Is DNA FINGERPRINTING included in topic "use of chemicals in forensic science"?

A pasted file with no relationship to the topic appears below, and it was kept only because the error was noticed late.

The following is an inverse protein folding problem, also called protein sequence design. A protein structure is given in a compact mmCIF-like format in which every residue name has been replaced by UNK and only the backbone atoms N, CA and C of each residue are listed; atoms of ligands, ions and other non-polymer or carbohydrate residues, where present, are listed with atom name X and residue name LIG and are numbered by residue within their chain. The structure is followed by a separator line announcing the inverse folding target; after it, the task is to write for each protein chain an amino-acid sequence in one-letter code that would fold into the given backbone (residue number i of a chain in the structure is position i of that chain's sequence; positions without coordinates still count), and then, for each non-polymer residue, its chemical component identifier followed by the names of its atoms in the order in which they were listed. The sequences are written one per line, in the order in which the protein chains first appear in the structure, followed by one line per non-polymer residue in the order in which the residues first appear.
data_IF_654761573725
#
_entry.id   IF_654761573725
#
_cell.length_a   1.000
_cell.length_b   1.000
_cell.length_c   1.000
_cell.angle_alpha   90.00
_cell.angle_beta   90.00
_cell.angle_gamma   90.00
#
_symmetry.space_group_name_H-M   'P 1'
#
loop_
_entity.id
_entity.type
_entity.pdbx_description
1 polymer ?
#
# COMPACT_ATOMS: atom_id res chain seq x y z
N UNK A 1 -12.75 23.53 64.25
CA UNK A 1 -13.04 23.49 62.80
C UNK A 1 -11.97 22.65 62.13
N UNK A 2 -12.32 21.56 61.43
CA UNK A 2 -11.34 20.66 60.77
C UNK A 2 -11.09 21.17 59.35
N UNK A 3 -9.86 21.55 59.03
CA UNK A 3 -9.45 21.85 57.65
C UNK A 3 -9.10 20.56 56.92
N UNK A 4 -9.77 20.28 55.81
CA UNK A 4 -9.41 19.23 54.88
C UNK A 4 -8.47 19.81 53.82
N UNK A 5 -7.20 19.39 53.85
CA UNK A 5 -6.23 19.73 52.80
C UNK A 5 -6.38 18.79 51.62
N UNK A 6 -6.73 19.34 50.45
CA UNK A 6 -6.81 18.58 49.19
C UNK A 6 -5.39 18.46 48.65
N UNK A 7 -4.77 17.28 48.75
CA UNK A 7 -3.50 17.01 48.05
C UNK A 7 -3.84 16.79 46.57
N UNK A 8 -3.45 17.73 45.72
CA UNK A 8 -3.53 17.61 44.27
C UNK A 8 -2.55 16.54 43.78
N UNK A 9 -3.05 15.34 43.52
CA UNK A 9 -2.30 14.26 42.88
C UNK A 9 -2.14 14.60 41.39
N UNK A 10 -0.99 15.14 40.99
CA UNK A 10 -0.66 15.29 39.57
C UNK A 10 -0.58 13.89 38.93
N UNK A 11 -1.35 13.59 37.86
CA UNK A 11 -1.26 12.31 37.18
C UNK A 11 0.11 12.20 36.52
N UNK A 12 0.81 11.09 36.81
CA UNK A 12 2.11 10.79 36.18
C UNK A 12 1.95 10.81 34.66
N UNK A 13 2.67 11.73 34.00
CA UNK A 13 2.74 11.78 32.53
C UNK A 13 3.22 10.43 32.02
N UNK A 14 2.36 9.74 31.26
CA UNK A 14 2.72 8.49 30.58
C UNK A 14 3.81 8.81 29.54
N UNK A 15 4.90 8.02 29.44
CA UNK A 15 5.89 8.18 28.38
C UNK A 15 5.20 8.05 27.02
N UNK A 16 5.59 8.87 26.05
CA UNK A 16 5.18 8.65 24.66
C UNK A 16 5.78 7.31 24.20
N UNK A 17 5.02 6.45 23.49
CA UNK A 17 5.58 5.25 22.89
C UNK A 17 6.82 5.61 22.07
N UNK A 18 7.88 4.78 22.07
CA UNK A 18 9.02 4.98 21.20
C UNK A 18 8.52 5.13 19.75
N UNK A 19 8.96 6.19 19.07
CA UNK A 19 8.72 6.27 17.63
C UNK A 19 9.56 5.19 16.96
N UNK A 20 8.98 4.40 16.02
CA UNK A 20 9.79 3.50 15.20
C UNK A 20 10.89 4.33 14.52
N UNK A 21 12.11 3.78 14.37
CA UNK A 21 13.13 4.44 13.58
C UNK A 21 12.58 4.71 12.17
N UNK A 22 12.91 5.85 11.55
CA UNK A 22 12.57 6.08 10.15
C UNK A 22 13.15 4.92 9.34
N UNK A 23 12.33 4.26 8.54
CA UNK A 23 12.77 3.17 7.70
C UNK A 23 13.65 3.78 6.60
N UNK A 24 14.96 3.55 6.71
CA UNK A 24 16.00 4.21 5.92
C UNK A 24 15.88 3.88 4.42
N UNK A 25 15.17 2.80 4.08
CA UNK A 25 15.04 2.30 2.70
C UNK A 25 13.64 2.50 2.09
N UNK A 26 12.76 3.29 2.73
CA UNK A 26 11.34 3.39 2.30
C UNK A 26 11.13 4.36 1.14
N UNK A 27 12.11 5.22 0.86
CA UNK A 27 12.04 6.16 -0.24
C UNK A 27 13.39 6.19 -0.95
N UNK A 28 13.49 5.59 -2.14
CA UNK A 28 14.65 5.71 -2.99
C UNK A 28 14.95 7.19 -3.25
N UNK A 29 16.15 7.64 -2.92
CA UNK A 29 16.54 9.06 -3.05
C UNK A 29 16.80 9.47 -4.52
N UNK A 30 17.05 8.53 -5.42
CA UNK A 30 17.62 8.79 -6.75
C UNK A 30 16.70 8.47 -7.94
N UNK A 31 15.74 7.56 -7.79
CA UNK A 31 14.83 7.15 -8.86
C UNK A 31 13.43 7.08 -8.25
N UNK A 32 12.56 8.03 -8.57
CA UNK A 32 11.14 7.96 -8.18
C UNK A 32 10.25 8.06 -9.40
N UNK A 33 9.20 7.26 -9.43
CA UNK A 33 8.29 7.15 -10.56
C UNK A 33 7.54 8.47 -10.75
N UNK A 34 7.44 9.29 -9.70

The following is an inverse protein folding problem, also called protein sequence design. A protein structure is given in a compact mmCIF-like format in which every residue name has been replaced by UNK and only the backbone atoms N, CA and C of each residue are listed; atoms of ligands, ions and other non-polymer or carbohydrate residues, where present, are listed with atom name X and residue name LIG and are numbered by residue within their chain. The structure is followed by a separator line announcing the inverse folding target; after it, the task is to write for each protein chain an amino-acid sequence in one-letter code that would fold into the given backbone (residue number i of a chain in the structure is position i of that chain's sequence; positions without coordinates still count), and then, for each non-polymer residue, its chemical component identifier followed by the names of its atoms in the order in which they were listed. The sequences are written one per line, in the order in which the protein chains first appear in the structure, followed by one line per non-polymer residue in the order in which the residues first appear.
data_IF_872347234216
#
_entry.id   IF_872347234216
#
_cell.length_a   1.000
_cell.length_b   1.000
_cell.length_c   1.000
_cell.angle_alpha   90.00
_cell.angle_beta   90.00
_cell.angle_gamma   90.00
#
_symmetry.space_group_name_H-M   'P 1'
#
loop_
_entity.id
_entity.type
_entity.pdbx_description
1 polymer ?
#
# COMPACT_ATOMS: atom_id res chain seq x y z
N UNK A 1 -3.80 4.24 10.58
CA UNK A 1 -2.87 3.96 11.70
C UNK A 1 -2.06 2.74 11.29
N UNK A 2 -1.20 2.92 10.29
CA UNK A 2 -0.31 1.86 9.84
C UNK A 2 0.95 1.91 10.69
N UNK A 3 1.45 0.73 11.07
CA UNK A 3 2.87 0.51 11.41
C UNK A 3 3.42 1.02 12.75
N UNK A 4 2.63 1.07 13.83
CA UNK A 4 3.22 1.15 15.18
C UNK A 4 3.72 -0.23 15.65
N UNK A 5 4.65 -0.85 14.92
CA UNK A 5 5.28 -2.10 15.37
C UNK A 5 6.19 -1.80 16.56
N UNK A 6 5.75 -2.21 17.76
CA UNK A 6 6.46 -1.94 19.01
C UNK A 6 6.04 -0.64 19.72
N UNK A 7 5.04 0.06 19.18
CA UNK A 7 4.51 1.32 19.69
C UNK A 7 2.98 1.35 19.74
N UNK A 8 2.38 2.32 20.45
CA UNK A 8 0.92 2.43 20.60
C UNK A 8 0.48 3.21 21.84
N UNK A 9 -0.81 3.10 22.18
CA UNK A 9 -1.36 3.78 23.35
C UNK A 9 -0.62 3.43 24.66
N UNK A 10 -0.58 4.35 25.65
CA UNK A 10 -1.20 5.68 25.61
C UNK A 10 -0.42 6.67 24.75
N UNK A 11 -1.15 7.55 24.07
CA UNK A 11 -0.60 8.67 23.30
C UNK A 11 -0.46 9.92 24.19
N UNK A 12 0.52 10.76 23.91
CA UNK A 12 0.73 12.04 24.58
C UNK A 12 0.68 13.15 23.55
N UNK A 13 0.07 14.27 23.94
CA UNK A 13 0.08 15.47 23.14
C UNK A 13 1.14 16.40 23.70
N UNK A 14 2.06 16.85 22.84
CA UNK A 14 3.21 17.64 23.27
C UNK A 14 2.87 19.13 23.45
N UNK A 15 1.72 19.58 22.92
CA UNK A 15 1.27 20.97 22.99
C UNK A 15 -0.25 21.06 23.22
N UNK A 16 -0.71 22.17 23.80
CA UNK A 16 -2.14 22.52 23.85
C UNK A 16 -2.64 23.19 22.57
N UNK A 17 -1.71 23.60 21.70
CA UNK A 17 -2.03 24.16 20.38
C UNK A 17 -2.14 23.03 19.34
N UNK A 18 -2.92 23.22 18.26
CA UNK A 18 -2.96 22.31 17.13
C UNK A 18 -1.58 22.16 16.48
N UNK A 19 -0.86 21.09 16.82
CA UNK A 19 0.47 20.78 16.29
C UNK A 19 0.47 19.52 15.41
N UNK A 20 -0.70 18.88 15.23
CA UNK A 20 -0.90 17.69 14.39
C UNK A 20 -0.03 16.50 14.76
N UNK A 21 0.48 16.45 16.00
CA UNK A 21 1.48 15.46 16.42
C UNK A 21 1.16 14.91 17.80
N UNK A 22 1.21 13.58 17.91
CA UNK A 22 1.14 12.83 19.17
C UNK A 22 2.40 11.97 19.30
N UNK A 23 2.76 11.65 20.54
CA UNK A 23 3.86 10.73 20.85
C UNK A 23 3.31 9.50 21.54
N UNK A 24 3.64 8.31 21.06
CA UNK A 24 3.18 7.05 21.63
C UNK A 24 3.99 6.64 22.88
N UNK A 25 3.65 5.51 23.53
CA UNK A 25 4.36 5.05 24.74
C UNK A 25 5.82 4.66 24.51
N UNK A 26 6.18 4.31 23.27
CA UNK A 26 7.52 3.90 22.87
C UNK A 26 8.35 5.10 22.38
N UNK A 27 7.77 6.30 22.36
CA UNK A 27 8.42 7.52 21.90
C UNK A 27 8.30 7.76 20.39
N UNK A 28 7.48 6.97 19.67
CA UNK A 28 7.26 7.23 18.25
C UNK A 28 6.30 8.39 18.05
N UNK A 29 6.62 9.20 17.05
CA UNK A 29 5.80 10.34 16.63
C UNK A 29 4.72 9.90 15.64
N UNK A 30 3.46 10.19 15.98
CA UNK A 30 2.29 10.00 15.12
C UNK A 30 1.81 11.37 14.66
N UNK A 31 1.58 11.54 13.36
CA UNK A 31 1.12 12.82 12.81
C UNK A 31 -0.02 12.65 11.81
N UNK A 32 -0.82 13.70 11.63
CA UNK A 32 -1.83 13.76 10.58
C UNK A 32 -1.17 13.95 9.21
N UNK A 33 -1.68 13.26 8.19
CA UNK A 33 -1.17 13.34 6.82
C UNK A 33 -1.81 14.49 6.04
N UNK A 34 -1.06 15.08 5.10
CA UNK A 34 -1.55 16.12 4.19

Certainly. In order to compare a sample of DNA taken at crime scene to one taken from a suspect, many steps must be taken, all of them involving various types of chemicals. The DNA must first be extracted from the sample, which is usually blood, semen,saliva, or skin cells the victim has scraped from the suspect that are now under the victim's fingernails. Once the DNA is purified, restriction enzymes are used to cut similar fragments of the DNA from the two samples to be compared. They are then subjected to a type of electrophoresis, which separates the DNA into bands. This is transferred from the agarose (of the electrophoresis) to a nylon membrane, treated with radioactively labeled DNA probes (which bind selectively to certain areas of DNA). What results is the sheet of bands, with dark areas of varying widths--you have probably seen these in class. We call these the "fingerprints", not because they have anything to do with the fingers, but because they are unique to individuals, as are fingerprints. Each step of this process involves MANY chemicals; see the below link for more details.